SATYAGRAHA / CIVIL DISOBEDIENCE > Speech at Navagam
Speech At Navagam
March 13, 1930
As I enter the Kheda District, memories—some sweet, some bitter—fill the mind. It was while working in the Kheda District that I became one with the lives of people. I have seen nearly all the villages here. I covered many of them on foot. I have come to Navagam in the middle of a battle. This is our third halt: Aslali was the first, Bareja was the second and Navagam now is the third. Vallabhbhai had great expectations of the Kheda District. Having been arrested in this district, he has won glory for himself.
The Government found some pretext or other to arrest Vallabhbhai. It knew well that his, and not the Government's, right would prevail in Kheda if he was free. Pressure was brought to bear on the Magistrate somehow to serve a notice on Sardar, and he was arrested. What could a poor Magistrate do where the entire atmosphere is vitiated? We do not yet have the necessary spirit of self-sacrifice and the necessary self-confidence for anyone of us to tell the Government that he would not issue such a notice. What does it matter that a person receives salary from the Government? And, moreover, who pays that salary? Who am I to explain to the Magistrate that it is God who does that? How can I do it? To the Magistrate the Government is God, the protector, and everything.
The Patidars and the Dharalas, the two principal communities of the Kheda District, are both courageous. What will they do to fight this Government? Before I ask the question, I have to congratulate you all. All the Matadars here have shown great courage in my presence and stated that they would not accept the Headman s office, with the result that the latter has now resigned. I congratulate you on your resignations. If you have been offering resignations under pressure from anyone, I must ask you to withdraw them. Not only will that cause me no pain, but I will protect you against those who might try to force you to resign. This fight is based on truth. I want no victory with unworthy help.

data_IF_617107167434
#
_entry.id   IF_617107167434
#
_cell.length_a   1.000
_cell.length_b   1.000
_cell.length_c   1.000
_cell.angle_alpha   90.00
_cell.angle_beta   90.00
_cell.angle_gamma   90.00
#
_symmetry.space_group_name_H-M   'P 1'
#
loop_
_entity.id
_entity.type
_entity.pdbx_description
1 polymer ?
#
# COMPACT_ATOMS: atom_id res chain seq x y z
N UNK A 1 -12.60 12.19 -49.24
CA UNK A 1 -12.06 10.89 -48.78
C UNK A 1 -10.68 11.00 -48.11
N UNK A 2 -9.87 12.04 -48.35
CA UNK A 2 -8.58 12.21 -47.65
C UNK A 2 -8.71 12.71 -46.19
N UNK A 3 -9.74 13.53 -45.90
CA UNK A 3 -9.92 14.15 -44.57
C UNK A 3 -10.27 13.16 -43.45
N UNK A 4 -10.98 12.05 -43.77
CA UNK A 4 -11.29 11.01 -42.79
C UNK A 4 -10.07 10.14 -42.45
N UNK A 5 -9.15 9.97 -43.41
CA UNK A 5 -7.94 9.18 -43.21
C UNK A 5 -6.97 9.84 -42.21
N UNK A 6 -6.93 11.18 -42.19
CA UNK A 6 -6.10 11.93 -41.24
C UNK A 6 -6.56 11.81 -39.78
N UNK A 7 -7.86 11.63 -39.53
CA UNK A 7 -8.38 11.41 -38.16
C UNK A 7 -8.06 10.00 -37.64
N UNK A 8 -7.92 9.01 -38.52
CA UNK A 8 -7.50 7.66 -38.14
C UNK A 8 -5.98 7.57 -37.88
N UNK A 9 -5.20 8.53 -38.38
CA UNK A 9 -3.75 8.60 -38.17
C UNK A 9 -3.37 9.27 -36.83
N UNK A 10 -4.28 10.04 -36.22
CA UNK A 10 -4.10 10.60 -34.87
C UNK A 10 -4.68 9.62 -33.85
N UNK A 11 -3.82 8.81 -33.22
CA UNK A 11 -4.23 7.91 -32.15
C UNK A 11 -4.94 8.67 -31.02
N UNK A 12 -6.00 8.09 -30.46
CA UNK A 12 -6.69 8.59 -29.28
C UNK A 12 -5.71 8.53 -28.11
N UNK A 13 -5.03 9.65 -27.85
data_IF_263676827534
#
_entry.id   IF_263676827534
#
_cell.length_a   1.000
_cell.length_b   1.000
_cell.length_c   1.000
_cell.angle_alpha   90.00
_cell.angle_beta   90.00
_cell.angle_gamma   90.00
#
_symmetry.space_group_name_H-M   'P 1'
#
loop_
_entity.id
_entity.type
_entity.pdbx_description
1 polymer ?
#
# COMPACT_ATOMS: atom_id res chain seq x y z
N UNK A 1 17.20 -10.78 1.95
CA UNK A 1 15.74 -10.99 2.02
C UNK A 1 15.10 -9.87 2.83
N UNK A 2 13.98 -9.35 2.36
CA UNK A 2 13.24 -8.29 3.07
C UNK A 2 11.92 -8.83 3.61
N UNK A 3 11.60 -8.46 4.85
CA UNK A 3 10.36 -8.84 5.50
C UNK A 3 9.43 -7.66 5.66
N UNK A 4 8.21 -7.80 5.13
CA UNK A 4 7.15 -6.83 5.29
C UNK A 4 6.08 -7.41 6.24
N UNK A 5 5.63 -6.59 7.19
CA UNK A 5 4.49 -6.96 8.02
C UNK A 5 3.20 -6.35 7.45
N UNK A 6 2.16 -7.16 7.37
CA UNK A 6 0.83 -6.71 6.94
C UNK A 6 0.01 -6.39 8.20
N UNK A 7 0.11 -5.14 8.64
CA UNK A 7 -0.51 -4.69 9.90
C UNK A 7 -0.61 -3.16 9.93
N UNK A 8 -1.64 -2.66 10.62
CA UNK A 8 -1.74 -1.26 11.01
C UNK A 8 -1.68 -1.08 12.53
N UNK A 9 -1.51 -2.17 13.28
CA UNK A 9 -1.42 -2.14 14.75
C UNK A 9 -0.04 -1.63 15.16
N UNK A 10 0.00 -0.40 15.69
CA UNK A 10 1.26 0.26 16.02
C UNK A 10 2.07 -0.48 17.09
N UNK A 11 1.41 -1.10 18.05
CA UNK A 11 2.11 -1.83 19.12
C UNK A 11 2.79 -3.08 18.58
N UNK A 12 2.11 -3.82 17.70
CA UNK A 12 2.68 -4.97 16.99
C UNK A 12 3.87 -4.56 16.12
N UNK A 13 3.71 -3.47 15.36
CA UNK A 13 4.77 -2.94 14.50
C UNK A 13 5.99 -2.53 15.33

It is after many days and nights of heart-searching that I have decided to stake my life on this last struggle, and to take my co-workers with me so that they, too, may sacrifice their lives. I depend on truth alone for winning this war. I shall be happy if I have your support in that. It will make no difference to me even if you do not resign.
When we win swaraj, even a scavenger will be free to take Vallabhbhai to task. When he was in jail Vallabhbhai used to ask whom he could fight when all officials from the peon upward were Indians. You should remember this. With the present Government might is right. But, against me, its guns and gunpowder are no more than dust or pebbles. Your present duty is to show the Government your strength through your work.
Be true to your word, Headman and Matadars, if you are bent on winning complete independence. You should remember and act upon Tulsidas's words:
I shall regard you as brave men if you truthfully withdraw your resignations, and also if you truthfully adhere to them.
In the present struggle, which we have started to establish
Ramarajya, both the poor and the rich are ready to give me monetary help, but I look up to the people for strengthening me. You will have redoubled my strength when, following me, you come forward to manufacture salt. By leading you along my path, I wish to bring swaraj to one and all among us. I may ask for your resignations or for money from you; but for the present I am asking for soldiers for this fight. Civil disobedience of the salt law is within the power of all—men and women, young and old.